Arroyo Grande, California (CNN) -- First, an 11-foot wooden cross was stolen from Saint John's Lutheran Church in Arroyo Grande, California.
Then, weeks later, the cross was discovered set aflame in the middle of the night outside the bedroom window of a 19-year-old woman of mixed race.
Now authorities are investigating the case as a theft, arson and hate crime, police said Tuesday. The burning cross was erected in a neighbor's large front yard adjacent to the house rented by the woman and her mother.
The mystery of who stole the cross and set it afire has deeply disturbed the small coastal town of Arroyo Grande, located midway between Los Angeles and San Francisco. It sits in the heart of a wine region, just 47 miles northwest of the vineyards depicted in the movie "Sideways."
Police Chief Steven Annibali told CNN Tuesday that a cross-burning is unheard of for his community of 17,000, and that only three hate crimes have been reported in his town the past 15 years, mostly for uttering slurs. That figure is the lowest for San Luis Obispo County, he said.
With a picturesque mountain backdrop and only about 5.5 square miles in size, Arroyo Grande calls itself "the gem" of the central California coast.
Authorities have announced a $3,500 reward in the case and even established a "Justice for All in Arroyo Grande" fund-raiser to raise that amount.
But an attorney for the alleged victim and her mother has criticized the police investigation.
"The family is trying to go about daily business, but they have ongoing concerns about their security and the direction of the investigation," attorney Louis Koory told CNN on Tuesday.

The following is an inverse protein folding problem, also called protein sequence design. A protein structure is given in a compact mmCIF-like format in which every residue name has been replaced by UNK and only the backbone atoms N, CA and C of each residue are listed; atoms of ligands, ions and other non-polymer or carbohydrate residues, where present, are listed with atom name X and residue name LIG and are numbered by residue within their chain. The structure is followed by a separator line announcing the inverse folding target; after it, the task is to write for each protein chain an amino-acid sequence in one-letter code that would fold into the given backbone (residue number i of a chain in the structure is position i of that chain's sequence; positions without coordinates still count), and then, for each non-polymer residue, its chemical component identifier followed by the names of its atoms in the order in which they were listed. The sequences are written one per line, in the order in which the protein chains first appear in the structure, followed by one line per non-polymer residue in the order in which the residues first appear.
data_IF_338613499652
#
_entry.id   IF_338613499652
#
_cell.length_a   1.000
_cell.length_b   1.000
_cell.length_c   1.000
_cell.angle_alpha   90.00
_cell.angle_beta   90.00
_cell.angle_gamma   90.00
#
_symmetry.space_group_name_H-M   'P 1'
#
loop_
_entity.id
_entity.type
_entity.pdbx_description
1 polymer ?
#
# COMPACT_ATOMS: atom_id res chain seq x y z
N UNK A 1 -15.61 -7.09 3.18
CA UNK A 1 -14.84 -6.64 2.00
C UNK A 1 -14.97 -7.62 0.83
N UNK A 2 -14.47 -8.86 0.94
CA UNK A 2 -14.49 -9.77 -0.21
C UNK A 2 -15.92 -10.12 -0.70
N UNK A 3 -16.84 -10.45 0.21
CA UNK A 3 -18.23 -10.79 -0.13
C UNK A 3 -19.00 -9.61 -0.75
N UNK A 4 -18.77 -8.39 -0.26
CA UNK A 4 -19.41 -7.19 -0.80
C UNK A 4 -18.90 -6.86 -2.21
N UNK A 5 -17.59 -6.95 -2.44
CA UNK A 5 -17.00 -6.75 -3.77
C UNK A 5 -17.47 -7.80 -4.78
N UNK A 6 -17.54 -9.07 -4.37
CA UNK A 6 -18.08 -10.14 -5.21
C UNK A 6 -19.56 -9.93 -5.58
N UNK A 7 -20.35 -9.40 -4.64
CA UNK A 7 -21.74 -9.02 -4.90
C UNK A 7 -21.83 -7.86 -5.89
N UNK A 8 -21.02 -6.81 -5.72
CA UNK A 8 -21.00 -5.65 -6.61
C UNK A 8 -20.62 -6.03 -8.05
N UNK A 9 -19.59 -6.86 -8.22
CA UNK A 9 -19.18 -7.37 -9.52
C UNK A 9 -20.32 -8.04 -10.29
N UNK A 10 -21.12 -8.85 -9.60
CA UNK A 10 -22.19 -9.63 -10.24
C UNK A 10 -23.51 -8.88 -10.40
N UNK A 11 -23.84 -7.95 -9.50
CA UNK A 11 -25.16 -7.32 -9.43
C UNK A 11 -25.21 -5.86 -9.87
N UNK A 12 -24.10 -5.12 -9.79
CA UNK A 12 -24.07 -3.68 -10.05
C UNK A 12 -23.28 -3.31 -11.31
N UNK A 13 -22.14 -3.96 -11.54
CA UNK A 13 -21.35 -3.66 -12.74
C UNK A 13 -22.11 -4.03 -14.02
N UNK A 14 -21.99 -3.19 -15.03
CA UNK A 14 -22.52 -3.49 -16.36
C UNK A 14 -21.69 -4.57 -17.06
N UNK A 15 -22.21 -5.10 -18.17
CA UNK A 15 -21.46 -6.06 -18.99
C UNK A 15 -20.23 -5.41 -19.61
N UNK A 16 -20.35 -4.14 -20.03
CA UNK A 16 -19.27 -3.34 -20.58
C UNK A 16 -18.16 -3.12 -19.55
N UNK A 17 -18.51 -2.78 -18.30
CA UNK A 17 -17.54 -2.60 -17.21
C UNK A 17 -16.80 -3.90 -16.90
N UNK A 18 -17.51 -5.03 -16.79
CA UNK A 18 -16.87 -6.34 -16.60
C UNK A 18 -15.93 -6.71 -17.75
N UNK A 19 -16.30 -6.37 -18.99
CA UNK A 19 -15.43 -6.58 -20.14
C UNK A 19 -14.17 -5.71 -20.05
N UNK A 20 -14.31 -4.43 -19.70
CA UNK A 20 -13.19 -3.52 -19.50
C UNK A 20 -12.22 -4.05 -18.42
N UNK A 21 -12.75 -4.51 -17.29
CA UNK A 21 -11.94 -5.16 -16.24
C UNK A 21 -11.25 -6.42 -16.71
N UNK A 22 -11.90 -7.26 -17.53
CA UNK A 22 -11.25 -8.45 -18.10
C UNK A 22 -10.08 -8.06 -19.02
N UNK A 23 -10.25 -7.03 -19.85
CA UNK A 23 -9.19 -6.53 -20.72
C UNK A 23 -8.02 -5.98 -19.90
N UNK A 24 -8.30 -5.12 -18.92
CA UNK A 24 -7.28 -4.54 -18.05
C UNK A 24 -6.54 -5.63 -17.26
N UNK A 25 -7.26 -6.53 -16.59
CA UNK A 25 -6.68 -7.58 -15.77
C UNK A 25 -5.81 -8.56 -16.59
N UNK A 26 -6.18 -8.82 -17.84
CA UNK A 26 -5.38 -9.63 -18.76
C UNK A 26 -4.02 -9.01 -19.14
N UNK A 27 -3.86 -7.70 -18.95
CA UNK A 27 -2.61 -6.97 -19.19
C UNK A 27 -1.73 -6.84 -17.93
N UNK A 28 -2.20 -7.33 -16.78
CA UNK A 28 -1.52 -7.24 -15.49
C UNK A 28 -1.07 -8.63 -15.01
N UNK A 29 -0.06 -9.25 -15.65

"For example, if there are known racist elements in the community, it is not clear that the police are looking at these groups. It appears that it would be a logical starting point for an investigation, if there are known racist groups in the community. The first problem is that the police initially treated this as a prank and may have lost the opportunity to conduct an effective investigation," Koory said.
Arroyo Grande police have not released the name of the 19-year-old woman, citing confidentiality provisions under California hate-crime laws.
Annibali, the police chief, said his agency moved quickly over the weekend following the cross burning, which occurred on a Friday, and is now working with the FBI, the California Department of Justice, San Luis Obispo County District Attorney's investigators and the San Luis Obispo County Sheriff's Department. His agency is also working with the Anti-Defamation League and the NAACP, he said.
"It's funny that he would even say that because we have a very good relationship with the victim and the mother from the start," Annibali said about the family's attorney.
"Like with most crimes, you look at who would want to do this, and have you been involved in any activities that would lead someone to do this, or do you know somebody who would," the police chief said.
"I'm very comfortable that we handled this appropriately," he continued. "We have been given access to any resources that the FBI has. And for a local agency like this, it's unprecedented."
Annibali said police never called the cross-burning a "prank," saying that word was misattributed by local media.
Agencies are now pursuing several leads, and he believes the cross-burning isn't the work of an organized hate group, he said.
"We feel right now that it's people who are local. We don't think it's an organized group or anything like that. It's bloggers who want to raise that issue," the chief said. "There's no active hate groups in Arroyo Grande, none that we're aware of. We're working with the FBI, so we're pretty confident."